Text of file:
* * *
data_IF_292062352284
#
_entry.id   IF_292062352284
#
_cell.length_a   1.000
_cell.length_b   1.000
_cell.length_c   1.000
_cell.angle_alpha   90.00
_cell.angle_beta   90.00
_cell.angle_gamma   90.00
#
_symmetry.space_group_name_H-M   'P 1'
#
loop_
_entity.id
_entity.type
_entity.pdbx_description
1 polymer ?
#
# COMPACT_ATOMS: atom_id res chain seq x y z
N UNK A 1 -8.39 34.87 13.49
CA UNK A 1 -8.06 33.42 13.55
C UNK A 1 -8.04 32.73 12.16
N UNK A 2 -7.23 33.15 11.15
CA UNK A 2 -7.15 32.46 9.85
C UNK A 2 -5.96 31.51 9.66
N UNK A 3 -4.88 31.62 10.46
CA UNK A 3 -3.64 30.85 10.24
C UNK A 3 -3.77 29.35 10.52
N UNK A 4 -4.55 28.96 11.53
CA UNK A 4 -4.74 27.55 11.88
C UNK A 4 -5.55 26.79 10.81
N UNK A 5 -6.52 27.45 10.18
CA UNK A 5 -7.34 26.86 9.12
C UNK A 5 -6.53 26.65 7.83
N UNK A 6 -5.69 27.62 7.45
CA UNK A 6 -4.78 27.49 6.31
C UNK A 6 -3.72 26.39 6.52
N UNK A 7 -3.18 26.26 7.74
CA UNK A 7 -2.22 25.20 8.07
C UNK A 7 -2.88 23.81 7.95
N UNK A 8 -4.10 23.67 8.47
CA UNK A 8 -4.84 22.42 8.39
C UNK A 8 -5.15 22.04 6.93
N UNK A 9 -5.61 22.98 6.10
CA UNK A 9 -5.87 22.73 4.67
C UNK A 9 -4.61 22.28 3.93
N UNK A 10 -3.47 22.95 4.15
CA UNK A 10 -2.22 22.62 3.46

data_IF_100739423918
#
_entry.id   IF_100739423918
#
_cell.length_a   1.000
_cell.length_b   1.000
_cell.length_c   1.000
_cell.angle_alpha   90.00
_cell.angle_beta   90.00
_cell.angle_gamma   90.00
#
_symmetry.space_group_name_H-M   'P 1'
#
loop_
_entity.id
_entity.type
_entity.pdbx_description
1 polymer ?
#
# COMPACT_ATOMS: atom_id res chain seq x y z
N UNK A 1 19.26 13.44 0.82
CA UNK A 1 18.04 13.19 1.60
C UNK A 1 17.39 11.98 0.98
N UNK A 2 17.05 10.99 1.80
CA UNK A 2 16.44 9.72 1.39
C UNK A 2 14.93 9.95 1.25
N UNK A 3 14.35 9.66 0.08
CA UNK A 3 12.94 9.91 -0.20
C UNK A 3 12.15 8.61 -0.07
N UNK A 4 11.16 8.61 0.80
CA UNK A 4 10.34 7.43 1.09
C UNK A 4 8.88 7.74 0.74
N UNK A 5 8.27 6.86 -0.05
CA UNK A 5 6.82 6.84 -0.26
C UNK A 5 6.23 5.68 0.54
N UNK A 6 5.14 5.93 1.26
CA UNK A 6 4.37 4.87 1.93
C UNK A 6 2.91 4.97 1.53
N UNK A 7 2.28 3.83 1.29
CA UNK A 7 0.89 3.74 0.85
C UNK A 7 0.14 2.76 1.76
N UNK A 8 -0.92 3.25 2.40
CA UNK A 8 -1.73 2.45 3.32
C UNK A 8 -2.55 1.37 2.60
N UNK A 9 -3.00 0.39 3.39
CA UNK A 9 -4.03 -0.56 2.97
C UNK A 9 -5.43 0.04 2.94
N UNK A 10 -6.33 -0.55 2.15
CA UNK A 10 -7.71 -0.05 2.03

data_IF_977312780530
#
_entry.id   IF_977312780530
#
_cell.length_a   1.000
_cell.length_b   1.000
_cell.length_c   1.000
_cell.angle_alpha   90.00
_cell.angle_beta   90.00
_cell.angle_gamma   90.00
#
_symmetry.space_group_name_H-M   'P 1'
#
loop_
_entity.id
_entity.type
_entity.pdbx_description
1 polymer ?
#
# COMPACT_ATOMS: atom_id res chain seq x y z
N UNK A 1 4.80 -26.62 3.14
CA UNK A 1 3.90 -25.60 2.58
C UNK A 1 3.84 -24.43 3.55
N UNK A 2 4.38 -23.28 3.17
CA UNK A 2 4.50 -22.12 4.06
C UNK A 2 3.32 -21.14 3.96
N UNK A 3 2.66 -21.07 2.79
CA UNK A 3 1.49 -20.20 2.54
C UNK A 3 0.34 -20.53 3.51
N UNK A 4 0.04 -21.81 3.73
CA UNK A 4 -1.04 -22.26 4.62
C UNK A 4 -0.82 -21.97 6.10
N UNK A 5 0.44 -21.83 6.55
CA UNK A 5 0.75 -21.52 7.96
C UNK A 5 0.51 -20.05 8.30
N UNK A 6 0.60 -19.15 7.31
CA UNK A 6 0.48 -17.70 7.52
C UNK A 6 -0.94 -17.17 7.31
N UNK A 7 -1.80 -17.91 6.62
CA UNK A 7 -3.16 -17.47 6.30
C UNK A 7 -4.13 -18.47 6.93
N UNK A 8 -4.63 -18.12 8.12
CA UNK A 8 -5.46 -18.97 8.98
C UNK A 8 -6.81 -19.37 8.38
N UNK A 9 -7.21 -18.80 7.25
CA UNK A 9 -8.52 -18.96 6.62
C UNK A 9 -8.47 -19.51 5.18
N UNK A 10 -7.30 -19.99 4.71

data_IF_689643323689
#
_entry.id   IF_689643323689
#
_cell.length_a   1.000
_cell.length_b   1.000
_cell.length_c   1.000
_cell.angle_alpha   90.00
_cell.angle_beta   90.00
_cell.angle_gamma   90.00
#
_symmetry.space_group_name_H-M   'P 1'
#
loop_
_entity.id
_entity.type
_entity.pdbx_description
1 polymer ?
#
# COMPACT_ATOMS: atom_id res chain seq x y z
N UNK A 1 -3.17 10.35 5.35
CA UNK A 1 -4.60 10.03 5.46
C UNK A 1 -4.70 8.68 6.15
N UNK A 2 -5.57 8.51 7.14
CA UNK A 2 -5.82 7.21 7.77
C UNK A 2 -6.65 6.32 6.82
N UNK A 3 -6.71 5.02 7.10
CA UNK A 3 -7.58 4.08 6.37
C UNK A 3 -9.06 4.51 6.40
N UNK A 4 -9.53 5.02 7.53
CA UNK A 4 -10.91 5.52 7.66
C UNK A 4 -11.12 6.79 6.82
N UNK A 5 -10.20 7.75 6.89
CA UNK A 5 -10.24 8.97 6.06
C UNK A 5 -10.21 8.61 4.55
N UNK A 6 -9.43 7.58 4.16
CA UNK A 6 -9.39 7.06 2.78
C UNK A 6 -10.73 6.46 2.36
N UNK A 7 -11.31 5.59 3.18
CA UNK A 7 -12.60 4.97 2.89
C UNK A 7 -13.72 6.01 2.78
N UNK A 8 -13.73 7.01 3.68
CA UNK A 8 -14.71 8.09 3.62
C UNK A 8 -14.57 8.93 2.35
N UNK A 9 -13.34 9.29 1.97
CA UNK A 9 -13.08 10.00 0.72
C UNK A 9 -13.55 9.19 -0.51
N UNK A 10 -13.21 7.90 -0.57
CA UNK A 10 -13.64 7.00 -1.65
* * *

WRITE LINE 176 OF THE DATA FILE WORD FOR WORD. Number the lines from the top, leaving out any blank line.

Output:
N UNK A 4 -9.53 5.02 7.53